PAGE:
A picture published by Der Spiegel shows Spc. Jeremy Morlock, left, posing next to a dead Afghan. A second photograph shows Pfc. Andrew Holmes with the same corpse. Agence France-Presse – Getty Images
NY Times | Mar 21, 2011
By ALISSA J. RUBIN
KABUL, Afghanistan — The release of explicit photographs of American soldiers apparently engaged in atrocities against Afghan civilians threatens to ignite tensions between the Afghan and American governments and provide fodder for the Taliban’s efforts to persuade Afghans that the foreign troops fighting here are a malevolent force.
NATO officials and Western diplomats here have been steeling themselves for the release, worried that it will further undermine relations with President Hamid Karzai at a sensitive time when there have been several recent episodes of civilian casualties.
Despite an overall decline in civilian casualties caused by NATO forces, the episodes have tarnished the coalition campaign and put Mr. Karzai in the awkward position of having to explain why the country’s allies are killing unarmed children and women.
US apologises for ‘repugnant’ actions of soldiers in Afghanistan
Three photographs, published in the German magazine Der Spiegel, show members of the self-designated “Kill Team” comprising United States Army soldiers who are accused of making a sport of killing innocent Afghans as they show off one of their victims in a kind of trophy photo; one of the photos shows two Afghan civilians who appear to be dead.
Der Spiegel, which published the photographs in its March 20 print edition, blurred the victims’ faces so that their expressions could not be seen. While that makes the photographs somewhat less inflammatory than they might otherwise be, it does not conceal the faces of the soldiers, who look disconcertingly satisfied as they kneel next to an Afghan civilian who appears to be dead.
Five of the soldiers accused of being involved in the killings, who were from the Fifth Stryker Brigade, Second Infantry Division, based at Joint Base Lewis-McChord in Washington State, are now facing court-martial proceedings for the deaths of three unarmed Afghan civilians. Seven other members of the unit are accused of lesser crimes.
The men are accused of faking combat situations to justify killing randomly chosen Afghans with grenades and guns. The case came to light after one of the soldiers informed military investigators; he was then beaten severely by other members of the unit for betraying them, according to the charges against the soldiers, and had to be hospitalized.
The killings occurred last year in Maiwand District in Kandahar Province.
The pictures bring to mind those of the torture and humiliation of Iraqis at the hands of American troops at the Abu Ghraib prison, which came to light in spring 2004. There was little reaction on Monday because it was Nowruz, the Persian New Year, and many Afghan families go out for picnics. So even those few with Internet access were less likely to see the pictures.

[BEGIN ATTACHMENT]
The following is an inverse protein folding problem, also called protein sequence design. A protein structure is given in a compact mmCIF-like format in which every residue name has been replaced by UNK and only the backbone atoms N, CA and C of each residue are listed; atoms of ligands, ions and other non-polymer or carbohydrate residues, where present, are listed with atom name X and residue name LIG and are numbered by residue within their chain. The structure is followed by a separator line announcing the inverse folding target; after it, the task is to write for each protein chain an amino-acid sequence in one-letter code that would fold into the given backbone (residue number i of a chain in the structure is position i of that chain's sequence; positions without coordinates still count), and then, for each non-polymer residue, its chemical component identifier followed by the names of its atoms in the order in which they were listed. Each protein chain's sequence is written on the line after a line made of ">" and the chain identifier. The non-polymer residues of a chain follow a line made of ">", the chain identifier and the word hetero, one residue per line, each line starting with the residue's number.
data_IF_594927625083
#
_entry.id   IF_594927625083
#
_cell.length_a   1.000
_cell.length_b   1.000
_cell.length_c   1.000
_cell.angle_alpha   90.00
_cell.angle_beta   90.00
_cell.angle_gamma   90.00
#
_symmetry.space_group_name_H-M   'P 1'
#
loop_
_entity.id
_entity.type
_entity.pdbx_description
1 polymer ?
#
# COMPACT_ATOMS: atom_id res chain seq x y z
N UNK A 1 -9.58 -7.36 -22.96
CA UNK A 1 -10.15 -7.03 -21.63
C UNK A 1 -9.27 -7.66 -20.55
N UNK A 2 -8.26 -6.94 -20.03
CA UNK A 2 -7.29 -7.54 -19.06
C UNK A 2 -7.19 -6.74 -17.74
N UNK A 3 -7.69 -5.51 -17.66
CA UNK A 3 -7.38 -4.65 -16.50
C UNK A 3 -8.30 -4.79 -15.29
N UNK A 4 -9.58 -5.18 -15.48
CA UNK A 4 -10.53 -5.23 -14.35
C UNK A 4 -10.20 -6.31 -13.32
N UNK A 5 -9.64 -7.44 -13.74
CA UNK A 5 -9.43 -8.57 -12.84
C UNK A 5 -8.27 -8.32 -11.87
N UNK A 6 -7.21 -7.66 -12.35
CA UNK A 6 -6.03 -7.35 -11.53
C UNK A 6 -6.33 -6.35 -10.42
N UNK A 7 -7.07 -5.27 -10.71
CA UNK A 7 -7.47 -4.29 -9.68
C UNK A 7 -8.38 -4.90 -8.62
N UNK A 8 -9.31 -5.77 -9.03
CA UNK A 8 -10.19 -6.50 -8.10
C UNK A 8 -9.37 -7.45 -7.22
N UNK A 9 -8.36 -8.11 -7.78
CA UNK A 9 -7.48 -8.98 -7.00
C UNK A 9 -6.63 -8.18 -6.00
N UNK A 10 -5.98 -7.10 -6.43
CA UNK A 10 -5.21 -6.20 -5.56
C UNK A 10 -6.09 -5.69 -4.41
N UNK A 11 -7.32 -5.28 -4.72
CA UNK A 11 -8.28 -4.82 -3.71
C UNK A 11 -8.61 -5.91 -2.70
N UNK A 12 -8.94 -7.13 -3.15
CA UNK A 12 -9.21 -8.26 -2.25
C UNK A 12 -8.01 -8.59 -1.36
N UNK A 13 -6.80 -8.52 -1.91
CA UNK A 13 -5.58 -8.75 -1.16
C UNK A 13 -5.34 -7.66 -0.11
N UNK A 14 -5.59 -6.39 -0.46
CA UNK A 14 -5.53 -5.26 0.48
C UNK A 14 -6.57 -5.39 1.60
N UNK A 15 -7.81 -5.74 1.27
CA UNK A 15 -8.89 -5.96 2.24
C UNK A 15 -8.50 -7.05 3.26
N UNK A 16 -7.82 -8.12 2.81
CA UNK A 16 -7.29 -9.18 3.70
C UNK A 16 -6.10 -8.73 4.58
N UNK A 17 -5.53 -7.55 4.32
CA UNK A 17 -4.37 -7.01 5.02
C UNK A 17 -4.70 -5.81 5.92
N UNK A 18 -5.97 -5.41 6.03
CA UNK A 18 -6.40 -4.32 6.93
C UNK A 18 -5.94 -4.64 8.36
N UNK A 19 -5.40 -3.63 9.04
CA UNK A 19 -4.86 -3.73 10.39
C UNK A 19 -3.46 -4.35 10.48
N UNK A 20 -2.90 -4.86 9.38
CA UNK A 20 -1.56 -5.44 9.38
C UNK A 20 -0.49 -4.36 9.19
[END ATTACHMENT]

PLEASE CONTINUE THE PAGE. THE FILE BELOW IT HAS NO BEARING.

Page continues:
The Afghan government had no comment about the photos on Monday, nor did the American Embassy, which referred all questions to the military.
The military and diplomats are hoping to mute public anger by emphasizing that the soldiers were being brought to justice. The Army described the actions as “repugnant.”
“The actions portrayed in these photographs remain under investigation and are now the subject of ongoing U.S. court-martial proceedings,” an Army statement said.
“The United States Army is committed to adherence to the law of war and the humane and respectful treatment of combatants, noncombatants and the dead,” it added. “When allegations of wrongdoing by soldiers surface to include the inappropriate treatment of the dead, they are fully investigated. Soldiers who commit offenses will be held accountable as appropriate.”
One of the pictures published by Der Spiegel shows a soldier, Specialist Jeremy N. Morlock of Wasilla, Alaska, posing, a grin on his face, next to a dead Afghan who is mostly undressed, his body streaked with blood, as the soldier is lifting the man’s head as if to show him off like a trophy. Specialist Morlock has been charged with murder.
A second, similar, photograph shows another soldier, Pfc. Andrew H. Holmes of Boise, Idaho, who has also been charged with murder, kneeling next to the same corpse.
A third photograph shows two Afghan civilians who appear to be dead and whose bodies have been arranged leaning against a post.
The photos had been described to reporters by defense lawyers for some of the soldiers, but their release had been prohibited by a military judge. It was not clear how Der Spiegel obtained the images.